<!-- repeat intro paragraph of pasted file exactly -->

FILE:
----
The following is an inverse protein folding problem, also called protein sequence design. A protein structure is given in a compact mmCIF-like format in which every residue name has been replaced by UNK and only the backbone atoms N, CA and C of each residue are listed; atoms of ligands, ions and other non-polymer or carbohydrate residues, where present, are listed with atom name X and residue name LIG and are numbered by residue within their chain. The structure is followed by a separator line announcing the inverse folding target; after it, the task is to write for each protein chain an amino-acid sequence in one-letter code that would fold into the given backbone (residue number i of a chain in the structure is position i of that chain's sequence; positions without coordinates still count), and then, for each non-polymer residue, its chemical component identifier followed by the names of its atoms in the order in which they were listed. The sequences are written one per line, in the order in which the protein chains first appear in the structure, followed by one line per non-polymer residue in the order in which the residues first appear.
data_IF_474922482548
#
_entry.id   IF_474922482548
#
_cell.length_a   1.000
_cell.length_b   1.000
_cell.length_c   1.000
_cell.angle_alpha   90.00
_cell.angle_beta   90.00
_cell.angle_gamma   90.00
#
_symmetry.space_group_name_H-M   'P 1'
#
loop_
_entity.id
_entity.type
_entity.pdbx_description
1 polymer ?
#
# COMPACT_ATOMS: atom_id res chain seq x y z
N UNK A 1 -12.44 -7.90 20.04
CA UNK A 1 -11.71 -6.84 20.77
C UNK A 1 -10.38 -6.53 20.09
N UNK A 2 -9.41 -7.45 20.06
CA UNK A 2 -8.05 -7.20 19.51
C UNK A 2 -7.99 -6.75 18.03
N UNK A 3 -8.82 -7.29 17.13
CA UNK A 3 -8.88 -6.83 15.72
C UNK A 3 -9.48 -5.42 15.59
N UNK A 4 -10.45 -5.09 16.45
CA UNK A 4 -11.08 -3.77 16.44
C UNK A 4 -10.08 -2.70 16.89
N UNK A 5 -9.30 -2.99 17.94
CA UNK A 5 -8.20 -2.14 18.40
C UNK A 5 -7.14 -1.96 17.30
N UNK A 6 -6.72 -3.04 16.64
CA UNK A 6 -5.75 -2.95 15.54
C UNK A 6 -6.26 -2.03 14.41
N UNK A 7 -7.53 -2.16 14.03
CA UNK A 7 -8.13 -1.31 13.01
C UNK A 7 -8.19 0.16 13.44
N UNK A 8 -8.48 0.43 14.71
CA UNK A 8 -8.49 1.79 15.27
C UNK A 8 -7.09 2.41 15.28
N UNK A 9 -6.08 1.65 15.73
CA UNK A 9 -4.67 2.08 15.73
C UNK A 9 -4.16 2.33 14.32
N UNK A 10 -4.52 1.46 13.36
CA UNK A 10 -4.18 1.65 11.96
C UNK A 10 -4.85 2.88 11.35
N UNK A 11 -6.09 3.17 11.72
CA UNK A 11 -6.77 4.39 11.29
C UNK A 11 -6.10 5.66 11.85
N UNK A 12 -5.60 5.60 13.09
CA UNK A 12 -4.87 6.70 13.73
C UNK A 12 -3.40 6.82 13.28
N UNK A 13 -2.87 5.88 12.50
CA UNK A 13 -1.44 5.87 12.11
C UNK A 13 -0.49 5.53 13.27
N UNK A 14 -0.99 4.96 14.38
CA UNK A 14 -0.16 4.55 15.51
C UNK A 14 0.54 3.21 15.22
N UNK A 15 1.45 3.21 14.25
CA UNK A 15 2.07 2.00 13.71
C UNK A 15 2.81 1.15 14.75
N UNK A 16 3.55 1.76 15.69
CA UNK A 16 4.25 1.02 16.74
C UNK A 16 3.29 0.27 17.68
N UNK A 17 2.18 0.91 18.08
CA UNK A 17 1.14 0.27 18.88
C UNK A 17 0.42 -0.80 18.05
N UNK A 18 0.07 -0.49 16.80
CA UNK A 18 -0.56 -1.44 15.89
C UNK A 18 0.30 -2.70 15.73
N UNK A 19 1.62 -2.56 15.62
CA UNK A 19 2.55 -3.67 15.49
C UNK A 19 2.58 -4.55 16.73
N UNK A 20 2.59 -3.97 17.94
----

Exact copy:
The following is an inverse protein folding problem, also called protein sequence design. A protein structure is given in a compact mmCIF-like format in which every residue name has been replaced by UNK and only the backbone atoms N, CA and C of each residue are listed; atoms of ligands, ions and other non-polymer or carbohydrate residues, where present, are listed with atom name X and residue name LIG and are numbered by residue within their chain. The structure is followed by a separator line announcing the inverse folding target; after it, the task is to write for each protein chain an amino-acid sequence in one-letter code that would fold into the given backbone (residue number i of a chain in the structure is position i of that chain's sequence; positions without coordinates still count), and then, for each non-polymer residue, its chemical component identifier followed by the names of its atoms in the order in which they were listed. The sequences are written one per line, in the order in which the protein chains first appear in the structure, followed by one line per non-polymer residue in the order in which the residues first appear.